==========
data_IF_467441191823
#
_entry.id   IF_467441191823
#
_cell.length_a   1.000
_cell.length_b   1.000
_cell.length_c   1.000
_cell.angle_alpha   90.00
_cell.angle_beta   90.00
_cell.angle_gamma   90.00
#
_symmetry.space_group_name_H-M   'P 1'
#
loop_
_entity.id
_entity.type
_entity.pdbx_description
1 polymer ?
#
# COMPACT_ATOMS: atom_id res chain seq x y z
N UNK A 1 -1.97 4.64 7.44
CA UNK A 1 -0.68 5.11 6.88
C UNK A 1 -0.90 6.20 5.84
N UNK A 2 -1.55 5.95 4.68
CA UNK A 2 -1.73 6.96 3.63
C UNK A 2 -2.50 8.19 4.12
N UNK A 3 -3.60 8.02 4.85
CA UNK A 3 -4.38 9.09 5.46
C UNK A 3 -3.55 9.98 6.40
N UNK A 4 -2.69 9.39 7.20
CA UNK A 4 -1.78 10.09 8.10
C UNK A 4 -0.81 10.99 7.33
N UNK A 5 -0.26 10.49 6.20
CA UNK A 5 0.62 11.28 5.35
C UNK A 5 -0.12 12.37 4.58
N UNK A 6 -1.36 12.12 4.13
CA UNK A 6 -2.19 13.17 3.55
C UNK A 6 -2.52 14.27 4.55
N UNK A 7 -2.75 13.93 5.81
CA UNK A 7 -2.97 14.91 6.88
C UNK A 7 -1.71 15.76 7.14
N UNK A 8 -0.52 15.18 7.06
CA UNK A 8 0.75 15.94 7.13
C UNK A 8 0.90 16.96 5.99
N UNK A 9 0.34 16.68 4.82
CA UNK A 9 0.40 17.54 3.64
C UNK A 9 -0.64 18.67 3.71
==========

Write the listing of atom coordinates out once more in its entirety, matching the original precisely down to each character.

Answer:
data_IF_467441191823
#
_entry.id   IF_467441191823
#
_cell.length_a   1.000
_cell.length_b   1.000
_cell.length_c   1.000
_cell.angle_alpha   90.00
_cell.angle_beta   90.00
_cell.angle_gamma   90.00
#
_symmetry.space_group_name_H-M   'P 1'
#
loop_
_entity.id
_entity.type
_entity.pdbx_description
1 polymer ?
#
# COMPACT_ATOMS: atom_id res chain seq x y z
N UNK A 1 -1.97 4.64 7.44
CA UNK A 1 -0.68 5.11 6.88
C UNK A 1 -0.90 6.20 5.84
N UNK A 2 -1.55 5.95 4.68
CA UNK A 2 -1.73 6.96 3.63
C UNK A 2 -2.50 8.19 4.12
N UNK A 3 -3.60 8.02 4.85
CA UNK A 3 -4.38 9.09 5.46
C UNK A 3 -3.55 9.98 6.40
N UNK A 4 -2.69 9.39 7.20
CA UNK A 4 -1.78 10.09 8.10
C UNK A 4 -0.81 10.99 7.33
N UNK A 5 -0.26 10.49 6.20
CA UNK A 5 0.62 11.28 5.35
C UNK A 5 -0.12 12.37 4.58
N UNK A 6 -1.36 12.12 4.13
CA UNK A 6 -2.19 13.17 3.55
C UNK A 6 -2.52 14.27 4.55
N UNK A 7 -2.75 13.93 5.81
CA UNK A 7 -2.97 14.91 6.88
C UNK A 7 -1.71 15.76 7.14
N UNK A 8 -0.52 15.18 7.06
CA UNK A 8 0.75 15.94 7.13
C UNK A 8 0.90 16.96 5.99
N UNK A 9 0.34 16.68 4.82
CA UNK A 9 0.40 17.54 3.64
C UNK A 9 -0.64 18.67 3.71